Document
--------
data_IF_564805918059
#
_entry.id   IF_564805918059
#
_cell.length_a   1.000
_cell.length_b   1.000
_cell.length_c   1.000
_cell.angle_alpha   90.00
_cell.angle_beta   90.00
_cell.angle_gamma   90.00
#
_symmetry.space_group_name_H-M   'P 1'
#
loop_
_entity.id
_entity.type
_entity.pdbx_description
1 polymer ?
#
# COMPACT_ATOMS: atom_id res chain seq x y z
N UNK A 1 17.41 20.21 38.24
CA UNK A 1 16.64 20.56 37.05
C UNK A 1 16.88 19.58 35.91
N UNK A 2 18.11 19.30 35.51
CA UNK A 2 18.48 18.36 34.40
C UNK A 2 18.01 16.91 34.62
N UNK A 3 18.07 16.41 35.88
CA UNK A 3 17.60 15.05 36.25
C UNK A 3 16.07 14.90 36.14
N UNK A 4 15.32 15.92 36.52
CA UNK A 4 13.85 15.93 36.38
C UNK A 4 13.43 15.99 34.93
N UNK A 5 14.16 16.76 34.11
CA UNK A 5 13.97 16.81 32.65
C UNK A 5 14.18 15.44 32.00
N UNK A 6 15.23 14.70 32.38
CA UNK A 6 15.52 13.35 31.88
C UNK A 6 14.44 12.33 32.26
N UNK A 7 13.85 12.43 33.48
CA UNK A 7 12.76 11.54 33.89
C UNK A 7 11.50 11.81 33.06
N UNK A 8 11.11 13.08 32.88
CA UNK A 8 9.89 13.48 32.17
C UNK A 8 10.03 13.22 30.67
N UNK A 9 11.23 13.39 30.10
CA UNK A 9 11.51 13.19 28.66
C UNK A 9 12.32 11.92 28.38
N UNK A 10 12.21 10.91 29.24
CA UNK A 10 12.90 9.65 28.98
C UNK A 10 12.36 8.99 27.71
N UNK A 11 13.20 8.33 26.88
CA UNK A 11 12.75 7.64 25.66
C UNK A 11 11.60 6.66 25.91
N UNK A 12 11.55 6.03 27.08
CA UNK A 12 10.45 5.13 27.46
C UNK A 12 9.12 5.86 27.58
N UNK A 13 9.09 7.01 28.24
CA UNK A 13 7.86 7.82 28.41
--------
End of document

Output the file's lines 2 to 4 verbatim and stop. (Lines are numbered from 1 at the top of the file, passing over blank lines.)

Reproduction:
#
_entry.id   IF_564805918059
#